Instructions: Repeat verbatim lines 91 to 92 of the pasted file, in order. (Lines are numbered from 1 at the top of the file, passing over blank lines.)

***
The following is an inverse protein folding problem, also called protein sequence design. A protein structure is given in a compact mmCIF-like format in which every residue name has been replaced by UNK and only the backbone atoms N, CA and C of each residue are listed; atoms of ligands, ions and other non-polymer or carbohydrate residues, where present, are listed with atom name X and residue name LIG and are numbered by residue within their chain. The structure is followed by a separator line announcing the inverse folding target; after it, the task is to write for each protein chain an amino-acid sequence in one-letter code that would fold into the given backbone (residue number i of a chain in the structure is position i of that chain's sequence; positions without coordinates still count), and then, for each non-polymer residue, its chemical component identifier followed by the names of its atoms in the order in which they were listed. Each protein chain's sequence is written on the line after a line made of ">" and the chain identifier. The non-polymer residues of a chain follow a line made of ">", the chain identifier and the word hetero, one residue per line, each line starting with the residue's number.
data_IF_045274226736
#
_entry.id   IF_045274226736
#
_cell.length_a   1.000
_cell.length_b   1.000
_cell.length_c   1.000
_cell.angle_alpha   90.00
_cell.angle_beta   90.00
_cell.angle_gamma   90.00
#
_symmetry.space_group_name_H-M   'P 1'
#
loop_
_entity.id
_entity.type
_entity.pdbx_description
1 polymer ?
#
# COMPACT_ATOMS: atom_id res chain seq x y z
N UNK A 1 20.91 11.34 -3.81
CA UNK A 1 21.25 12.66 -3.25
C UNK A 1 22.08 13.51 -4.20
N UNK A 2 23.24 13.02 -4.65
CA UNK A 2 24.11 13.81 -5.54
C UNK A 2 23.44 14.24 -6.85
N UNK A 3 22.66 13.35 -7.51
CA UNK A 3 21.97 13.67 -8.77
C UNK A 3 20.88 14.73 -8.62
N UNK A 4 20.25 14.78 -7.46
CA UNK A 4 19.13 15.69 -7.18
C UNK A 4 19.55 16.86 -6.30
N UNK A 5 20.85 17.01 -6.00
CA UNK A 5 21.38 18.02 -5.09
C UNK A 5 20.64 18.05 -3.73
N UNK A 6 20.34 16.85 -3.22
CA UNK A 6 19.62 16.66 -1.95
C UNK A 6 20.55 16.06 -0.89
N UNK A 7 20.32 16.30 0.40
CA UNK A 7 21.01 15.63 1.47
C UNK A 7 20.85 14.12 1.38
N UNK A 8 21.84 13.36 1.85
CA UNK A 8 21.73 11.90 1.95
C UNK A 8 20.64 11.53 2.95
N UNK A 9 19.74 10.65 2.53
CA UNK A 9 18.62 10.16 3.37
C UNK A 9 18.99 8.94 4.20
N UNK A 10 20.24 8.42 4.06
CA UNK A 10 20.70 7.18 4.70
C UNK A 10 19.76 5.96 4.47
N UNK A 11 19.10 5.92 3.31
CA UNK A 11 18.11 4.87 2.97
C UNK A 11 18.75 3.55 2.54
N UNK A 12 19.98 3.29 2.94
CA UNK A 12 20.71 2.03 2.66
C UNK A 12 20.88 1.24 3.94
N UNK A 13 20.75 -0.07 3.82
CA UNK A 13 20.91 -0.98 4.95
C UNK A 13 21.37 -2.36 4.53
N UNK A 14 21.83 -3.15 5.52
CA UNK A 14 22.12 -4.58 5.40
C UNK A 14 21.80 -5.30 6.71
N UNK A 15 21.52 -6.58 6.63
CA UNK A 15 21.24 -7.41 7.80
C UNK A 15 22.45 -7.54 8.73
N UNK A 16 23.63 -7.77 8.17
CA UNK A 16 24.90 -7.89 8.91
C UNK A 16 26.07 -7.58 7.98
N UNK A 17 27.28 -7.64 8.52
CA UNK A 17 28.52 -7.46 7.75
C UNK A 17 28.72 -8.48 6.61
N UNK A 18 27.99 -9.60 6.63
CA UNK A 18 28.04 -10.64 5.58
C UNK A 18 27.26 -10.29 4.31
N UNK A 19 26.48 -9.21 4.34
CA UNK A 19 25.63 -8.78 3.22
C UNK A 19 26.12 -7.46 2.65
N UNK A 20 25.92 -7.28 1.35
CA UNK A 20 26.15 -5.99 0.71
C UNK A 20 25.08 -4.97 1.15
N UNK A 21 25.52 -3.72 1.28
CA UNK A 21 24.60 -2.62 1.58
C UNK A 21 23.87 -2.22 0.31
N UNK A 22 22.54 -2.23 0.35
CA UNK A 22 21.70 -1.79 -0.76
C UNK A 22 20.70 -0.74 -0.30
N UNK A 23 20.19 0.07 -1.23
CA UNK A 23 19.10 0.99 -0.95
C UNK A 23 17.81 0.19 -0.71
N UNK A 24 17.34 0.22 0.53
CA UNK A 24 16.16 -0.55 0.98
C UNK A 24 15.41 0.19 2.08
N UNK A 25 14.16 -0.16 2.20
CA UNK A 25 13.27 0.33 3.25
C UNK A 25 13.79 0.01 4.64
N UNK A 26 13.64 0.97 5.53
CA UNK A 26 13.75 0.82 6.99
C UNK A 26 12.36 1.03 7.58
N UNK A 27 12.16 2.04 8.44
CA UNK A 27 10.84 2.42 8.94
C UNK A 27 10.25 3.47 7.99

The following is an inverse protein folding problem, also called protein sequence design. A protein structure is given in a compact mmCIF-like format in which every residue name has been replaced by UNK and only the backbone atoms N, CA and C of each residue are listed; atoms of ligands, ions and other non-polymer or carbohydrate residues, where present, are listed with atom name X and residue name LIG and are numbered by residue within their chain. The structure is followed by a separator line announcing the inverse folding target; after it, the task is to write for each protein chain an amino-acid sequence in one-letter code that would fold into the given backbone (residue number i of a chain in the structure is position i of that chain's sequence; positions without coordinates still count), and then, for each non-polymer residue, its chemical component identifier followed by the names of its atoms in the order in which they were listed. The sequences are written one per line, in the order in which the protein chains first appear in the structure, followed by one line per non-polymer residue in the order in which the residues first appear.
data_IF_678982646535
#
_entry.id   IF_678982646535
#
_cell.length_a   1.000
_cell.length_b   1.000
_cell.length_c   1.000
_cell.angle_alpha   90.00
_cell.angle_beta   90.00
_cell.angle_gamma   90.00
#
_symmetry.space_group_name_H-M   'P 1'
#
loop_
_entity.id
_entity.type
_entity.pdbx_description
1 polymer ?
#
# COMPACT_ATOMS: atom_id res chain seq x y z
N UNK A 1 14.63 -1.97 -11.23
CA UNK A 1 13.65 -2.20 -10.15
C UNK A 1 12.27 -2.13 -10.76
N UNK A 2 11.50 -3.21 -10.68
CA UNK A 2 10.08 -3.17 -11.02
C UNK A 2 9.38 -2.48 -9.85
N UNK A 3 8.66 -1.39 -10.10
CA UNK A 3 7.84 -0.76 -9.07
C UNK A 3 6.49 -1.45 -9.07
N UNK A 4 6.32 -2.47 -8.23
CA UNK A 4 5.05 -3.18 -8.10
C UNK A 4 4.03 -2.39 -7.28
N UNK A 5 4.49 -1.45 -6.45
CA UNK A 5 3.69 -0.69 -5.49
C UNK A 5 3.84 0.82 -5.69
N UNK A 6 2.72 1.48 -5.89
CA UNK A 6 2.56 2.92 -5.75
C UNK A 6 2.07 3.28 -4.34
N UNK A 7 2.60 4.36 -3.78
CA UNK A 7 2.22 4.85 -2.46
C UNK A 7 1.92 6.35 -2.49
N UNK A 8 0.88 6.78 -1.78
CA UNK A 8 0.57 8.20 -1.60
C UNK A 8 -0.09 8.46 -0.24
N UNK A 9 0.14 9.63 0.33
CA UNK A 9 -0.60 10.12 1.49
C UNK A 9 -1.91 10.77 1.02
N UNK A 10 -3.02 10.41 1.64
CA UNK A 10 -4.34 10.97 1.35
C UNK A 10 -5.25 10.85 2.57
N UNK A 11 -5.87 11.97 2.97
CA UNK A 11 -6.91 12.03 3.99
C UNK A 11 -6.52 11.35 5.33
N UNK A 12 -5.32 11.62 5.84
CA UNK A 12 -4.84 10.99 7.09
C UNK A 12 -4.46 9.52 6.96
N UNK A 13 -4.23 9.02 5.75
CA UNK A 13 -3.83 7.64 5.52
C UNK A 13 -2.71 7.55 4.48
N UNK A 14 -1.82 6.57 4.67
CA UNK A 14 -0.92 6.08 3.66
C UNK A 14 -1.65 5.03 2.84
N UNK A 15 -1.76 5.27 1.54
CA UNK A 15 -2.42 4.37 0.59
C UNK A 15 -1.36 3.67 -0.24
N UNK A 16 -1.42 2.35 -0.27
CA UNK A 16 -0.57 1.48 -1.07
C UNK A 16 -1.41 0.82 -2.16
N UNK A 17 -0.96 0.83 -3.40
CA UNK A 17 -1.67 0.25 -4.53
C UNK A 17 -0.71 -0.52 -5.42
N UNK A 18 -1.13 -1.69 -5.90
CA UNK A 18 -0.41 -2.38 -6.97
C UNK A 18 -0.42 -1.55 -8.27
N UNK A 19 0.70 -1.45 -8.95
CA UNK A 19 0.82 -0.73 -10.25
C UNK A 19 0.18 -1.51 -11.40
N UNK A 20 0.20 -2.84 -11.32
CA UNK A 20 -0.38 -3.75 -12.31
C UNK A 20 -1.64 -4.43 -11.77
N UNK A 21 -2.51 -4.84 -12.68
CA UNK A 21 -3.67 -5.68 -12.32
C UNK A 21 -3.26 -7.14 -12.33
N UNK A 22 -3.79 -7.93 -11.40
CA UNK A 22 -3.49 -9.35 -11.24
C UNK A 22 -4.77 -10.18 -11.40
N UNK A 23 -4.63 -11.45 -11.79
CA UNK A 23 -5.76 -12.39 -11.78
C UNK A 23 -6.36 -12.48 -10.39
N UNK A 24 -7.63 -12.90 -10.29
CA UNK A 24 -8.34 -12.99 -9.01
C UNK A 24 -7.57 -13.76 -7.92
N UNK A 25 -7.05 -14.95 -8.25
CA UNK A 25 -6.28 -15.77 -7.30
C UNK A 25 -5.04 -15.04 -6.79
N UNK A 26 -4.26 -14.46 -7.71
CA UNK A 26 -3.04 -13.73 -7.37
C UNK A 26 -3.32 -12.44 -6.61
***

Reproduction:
N UNK A 24 17.34 0.22 0.53
CA UNK A 24 16.16 -0.55 0.98